01.Label the truth or palm it off
It’s versatile and cheap, prolongs the shelf life of products, and the crop grows
quickly. So it’s no surprise
that palm oil is an appealing
ingredient to manufacturers
of consumer goods, both edible
these favourable traits,
there is a dark side to palm
oil. With only 14% of the oil
produced globally certified
through the Roundtable on Sustainable Palm Oil,
caused by deforestation
is catastrophic. And with
a saturated fat content of
51%, the health implications
are just as dire – it’s very
poor compared with other
vegetable oils, such as canola
(7.6%), sunflower (11.2%)
and olive (16%).
Palm oil is the most consumed
edible oil in the world, accounting for
33% of total production in 2009 (olive
oil accounted for just two per cent).
India was the largest consumer of
palm oil in the world in 2009. With the country's consumption more than doubling from 2005 to 2009, its population’s obesity
rates are growing alongside.
According to the World Wildlife Fund, palm oil is present in about
half the packaged products
on Australian supermarket shelves
– including everything from bread and
biscuits to chips, chocolate
and even personal care
products such as shampoo. The Australian Food and Grocery Council estimates an even
larger presence – about 80%.
However, you’d never know this as Food Standards Australia and New Zealand
(FSANZ) allows palm oil to be labelled simply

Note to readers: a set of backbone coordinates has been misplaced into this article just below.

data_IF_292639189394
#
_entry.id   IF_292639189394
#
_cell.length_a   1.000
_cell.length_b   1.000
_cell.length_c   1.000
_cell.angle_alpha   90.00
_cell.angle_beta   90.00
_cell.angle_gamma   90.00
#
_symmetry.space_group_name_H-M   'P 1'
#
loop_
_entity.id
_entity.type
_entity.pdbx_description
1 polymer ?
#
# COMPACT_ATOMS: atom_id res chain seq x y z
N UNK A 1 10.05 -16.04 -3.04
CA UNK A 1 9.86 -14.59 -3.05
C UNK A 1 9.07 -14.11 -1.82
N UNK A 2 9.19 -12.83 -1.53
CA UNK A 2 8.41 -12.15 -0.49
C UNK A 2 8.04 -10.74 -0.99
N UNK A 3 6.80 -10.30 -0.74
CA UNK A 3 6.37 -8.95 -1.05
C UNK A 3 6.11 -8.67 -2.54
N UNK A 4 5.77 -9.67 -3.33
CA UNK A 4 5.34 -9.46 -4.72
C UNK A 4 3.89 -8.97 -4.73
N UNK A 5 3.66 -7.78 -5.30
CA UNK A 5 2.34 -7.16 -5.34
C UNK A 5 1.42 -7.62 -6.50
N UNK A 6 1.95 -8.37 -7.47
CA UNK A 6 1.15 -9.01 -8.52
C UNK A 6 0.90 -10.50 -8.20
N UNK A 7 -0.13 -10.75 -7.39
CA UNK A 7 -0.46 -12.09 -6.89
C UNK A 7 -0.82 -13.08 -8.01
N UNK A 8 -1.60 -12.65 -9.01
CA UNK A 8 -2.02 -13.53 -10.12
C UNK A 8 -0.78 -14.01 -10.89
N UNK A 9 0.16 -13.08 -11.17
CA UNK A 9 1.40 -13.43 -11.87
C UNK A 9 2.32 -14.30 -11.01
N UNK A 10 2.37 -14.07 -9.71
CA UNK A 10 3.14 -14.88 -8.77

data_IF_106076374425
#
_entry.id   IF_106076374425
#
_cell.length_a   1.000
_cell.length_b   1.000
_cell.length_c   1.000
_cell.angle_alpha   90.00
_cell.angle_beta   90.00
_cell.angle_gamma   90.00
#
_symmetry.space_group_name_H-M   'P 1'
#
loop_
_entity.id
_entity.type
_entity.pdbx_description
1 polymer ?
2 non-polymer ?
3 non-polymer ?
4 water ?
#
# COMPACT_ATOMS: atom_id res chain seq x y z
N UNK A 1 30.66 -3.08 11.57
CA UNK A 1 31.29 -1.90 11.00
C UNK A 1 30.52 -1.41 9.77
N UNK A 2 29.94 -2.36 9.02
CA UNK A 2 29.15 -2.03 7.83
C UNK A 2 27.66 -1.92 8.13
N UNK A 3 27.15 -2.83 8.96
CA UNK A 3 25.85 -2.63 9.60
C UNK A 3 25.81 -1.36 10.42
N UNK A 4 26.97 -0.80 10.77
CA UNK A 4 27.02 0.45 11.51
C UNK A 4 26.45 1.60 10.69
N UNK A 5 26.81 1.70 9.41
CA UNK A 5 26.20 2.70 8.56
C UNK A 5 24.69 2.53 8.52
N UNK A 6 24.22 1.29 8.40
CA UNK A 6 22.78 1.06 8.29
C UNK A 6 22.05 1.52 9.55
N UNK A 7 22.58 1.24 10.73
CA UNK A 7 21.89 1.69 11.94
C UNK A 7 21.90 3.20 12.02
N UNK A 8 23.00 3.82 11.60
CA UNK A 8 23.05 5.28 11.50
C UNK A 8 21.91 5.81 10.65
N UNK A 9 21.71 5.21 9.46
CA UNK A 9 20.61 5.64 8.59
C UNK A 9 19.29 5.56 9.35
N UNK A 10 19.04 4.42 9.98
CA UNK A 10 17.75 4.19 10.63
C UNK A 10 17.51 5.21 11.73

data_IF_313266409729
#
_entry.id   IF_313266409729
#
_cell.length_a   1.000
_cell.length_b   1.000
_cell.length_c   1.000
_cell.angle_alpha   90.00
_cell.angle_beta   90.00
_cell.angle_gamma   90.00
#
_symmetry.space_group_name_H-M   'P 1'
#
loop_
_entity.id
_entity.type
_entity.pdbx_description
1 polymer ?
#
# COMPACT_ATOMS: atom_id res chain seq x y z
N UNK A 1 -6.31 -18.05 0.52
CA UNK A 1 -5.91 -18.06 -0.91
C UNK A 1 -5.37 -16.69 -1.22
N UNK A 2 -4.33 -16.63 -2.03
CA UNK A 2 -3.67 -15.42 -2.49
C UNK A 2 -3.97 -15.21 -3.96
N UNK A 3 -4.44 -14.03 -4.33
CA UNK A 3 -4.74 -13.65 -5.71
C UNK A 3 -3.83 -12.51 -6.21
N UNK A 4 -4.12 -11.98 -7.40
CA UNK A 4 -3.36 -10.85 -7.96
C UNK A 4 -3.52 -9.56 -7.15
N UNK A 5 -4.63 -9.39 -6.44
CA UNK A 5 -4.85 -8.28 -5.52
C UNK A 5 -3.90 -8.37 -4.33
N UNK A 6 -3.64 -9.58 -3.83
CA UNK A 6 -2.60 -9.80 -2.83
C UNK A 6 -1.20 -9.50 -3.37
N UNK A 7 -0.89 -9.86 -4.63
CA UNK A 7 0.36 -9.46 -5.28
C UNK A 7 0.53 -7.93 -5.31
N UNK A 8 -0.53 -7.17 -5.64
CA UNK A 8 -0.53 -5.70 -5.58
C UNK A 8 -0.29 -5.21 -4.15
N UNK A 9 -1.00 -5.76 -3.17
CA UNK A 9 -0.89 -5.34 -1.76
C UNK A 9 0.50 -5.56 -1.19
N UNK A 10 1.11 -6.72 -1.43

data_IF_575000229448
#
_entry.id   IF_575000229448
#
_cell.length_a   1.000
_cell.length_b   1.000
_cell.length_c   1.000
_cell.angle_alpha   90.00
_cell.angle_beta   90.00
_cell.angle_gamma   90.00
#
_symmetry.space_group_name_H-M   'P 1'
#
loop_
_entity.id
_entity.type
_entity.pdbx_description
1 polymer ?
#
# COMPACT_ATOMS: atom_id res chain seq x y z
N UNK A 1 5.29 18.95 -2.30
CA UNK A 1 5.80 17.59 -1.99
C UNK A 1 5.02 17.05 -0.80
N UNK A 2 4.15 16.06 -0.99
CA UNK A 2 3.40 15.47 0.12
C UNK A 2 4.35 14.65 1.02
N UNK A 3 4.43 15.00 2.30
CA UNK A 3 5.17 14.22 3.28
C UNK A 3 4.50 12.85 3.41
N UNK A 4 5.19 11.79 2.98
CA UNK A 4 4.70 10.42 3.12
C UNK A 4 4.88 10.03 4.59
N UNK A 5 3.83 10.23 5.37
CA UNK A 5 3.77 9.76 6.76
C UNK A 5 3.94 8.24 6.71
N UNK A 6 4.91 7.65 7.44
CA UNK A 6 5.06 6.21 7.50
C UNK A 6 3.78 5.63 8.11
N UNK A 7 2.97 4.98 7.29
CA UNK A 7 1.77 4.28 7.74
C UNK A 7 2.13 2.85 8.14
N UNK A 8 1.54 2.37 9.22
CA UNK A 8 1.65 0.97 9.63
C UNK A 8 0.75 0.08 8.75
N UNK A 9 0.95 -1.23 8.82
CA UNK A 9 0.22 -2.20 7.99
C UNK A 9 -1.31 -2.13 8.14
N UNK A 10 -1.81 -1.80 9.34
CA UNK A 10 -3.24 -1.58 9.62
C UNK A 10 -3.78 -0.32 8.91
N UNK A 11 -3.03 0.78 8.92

as vegetable oil.
Why no label?
In 2008, FSANZ was presented with
a proposal to label palm oil by name
for health and environmental reasons.
However, it rejected the proposal,
claiming environmental issues sat
beyond its scope of regulation and
that consumers concerned about
the saturated fat content in palm
oil could see this in the nutrition
information panel of food labels.
A private member’s bill, proposed by
SA senator Nick Xenophon in 2010 to
provide clear, accurate information
about the inclusion of palm oil, was
knocked back by the government,
which estimated it would cost industry
$150m and breach Australia’s
World Trade Organization obligations.
In 2011, following a comprehensive
review of food labelling, it was
recommended that palm oil be specifically labelled. In response, FSANZ
announced that the development of a
technical evaluation and advice based
on this recommendation would be
a priority. Specific time frames for this
project weren’t available at the time of publication.